Snow Effect Analysis

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The application of color and paint in a piece creates a noticeable surface texture within the work. This surface texture can be used to enhance the general chaos or conversely the straightforwardness of a work. The use of color within the image also has an effect on the overall mood of the painting and the viewer’s perception of the subjects. In Claude Monet’s Grainstacks (Snow Effect) the heavily textured surface of the painting and visibility of the separate brush strokes creates a sense of complexity, which along with the practice of keeping colors separate, adds to the visual depth of an otherwise very plain subject but still enforces the general mood of the painting. On the other hand in Kingstein’s Christ in a Pawn Shop the surface texture …show more content…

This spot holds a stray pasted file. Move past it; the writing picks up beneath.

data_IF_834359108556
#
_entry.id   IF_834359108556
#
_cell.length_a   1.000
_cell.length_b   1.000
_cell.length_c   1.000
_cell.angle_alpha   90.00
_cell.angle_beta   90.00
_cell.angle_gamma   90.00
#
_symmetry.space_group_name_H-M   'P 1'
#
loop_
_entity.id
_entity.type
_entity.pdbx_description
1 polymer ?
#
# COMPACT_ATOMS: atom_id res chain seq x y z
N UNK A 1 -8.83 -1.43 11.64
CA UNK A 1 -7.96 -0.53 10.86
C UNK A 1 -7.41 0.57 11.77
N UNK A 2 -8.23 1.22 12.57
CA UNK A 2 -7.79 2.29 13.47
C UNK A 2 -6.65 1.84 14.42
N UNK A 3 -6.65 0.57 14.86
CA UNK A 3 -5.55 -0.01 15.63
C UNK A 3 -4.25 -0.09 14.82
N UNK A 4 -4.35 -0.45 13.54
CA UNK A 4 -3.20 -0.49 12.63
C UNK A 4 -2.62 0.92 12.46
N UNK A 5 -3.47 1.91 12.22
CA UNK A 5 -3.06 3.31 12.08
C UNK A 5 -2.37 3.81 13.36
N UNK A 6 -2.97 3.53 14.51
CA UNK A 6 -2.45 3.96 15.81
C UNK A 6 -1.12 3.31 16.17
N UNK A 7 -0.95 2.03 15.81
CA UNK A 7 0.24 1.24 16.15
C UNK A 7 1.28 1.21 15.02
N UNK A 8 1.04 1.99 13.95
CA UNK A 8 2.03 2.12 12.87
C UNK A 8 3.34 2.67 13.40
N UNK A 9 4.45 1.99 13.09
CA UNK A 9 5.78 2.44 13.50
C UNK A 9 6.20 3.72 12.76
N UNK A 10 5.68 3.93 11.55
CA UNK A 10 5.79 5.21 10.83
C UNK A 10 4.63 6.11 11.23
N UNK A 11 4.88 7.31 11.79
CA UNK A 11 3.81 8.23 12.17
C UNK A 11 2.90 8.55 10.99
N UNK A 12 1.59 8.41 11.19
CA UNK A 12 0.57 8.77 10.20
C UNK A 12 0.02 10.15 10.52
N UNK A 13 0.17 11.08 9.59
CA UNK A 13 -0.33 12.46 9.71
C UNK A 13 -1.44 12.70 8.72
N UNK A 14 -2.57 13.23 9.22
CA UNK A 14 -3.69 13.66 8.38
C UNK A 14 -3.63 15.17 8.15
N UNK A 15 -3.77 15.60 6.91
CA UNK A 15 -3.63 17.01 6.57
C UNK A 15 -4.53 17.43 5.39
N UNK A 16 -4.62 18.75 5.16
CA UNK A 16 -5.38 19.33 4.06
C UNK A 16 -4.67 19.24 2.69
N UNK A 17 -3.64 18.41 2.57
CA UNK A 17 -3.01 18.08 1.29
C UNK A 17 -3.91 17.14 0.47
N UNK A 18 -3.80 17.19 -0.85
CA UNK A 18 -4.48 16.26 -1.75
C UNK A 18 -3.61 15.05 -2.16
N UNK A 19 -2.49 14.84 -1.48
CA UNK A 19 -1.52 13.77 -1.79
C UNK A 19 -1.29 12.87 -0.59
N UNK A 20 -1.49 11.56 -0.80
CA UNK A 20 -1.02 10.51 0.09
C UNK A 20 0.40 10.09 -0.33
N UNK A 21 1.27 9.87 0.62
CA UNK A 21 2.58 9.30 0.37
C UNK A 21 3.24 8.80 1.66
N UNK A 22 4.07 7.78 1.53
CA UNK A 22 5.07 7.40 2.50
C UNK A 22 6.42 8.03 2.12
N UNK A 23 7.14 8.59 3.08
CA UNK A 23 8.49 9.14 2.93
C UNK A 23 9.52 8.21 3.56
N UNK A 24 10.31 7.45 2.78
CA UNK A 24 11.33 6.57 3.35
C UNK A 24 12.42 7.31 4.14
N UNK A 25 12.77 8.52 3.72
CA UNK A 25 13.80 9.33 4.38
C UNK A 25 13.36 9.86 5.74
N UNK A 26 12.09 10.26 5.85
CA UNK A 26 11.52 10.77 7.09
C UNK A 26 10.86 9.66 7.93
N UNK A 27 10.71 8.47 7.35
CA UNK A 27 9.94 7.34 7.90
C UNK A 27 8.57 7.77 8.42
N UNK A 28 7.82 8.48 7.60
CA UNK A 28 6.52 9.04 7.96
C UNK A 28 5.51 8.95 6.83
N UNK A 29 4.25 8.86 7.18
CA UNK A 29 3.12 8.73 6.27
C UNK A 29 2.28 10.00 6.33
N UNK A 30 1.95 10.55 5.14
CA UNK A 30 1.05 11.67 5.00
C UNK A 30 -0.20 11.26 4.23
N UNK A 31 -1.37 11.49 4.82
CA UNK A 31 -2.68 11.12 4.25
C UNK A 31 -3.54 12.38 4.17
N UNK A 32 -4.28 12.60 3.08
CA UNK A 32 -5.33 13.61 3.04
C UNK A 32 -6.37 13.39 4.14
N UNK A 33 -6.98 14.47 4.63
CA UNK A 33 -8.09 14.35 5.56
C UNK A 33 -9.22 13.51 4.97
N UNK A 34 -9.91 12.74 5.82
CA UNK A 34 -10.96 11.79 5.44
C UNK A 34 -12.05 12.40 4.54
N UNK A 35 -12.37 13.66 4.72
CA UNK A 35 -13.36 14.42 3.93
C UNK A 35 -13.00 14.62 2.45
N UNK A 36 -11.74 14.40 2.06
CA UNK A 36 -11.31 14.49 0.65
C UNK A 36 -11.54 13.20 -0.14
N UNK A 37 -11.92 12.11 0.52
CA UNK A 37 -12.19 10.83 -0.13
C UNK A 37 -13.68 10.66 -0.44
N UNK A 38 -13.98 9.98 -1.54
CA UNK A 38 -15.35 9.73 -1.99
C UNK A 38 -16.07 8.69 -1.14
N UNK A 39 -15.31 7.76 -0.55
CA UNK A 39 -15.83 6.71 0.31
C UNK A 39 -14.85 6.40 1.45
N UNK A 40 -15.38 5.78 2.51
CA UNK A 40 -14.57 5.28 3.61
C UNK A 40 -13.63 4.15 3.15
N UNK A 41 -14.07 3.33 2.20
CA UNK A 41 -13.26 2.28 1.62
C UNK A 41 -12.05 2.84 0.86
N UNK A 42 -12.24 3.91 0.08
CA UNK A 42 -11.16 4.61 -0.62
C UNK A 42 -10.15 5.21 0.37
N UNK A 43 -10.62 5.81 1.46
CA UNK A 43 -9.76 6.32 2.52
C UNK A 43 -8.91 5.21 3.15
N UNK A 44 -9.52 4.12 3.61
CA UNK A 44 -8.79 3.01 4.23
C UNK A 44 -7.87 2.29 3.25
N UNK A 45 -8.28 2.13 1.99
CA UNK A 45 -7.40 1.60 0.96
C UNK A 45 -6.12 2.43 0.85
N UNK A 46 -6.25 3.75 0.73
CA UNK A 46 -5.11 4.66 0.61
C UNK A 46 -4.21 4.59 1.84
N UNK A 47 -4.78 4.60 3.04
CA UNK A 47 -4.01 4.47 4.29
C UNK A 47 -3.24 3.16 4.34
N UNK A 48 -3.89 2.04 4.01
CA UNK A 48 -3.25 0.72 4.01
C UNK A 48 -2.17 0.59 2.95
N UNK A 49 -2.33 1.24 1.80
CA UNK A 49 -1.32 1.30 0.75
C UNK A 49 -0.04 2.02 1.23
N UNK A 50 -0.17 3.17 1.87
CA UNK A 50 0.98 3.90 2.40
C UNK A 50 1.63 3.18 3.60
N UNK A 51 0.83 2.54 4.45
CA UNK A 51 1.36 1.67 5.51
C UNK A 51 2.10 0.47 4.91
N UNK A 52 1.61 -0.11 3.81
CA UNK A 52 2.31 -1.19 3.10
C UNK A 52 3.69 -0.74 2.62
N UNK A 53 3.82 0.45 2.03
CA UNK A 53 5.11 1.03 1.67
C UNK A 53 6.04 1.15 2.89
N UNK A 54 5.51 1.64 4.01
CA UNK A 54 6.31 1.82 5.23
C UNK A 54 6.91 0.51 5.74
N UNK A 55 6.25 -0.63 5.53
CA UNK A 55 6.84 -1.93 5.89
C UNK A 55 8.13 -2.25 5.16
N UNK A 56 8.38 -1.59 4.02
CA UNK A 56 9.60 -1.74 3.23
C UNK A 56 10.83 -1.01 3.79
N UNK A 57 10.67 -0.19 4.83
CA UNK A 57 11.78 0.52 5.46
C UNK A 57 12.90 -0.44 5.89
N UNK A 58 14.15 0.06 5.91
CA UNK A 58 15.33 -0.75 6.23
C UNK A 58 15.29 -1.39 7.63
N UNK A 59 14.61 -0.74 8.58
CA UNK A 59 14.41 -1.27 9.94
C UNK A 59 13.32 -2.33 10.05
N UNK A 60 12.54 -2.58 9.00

In all of the paintings there are one or two grainstacks in a variety of different weather and light conditions . Grainstacks (Snow Effect) is, as the title suggests, a representation of two grainstacks, one larger and closer to the viewer and one smaller farther away grainstack slightly behind the first, painted after a snowstorm has partially covered them in snow. The majority of the canvas is covered in varying shades of white with other hues added lightly to denote the sky, background trees and vegetation, and the ground below the grainstacks. The only objects of notable color are the grainstacks, which are painted darkly with brown and yellow then covered with small areas of white on top to represent the snow. The grainstack’s shadows are represented by a light blue color against the white snowy ground. Johan Kingstein’s Christ in a Pawn Shop is an image of a collection of seemingly random items around a central figure of a crucifix statue. Around the figure of Christ there are a variety of colors and shapes that are especially abundant and brighter in the top corners of the painting as though illuminated by overhead lighting in the shop. In the shadow of the large Christ figure close to the absolute center of the canvas is the face of a man wearing a monocle. Despite the central placement of this figure, the darker unadorned area under the crucifix obscures it. The overall sense of the painting, as a result of the shear number of things in it and the dark shades interspersed with high saturation colors, is very chaotic and unsettling for the viewer who isn’t sure where to look or how to divide their attention to the different subjects in the

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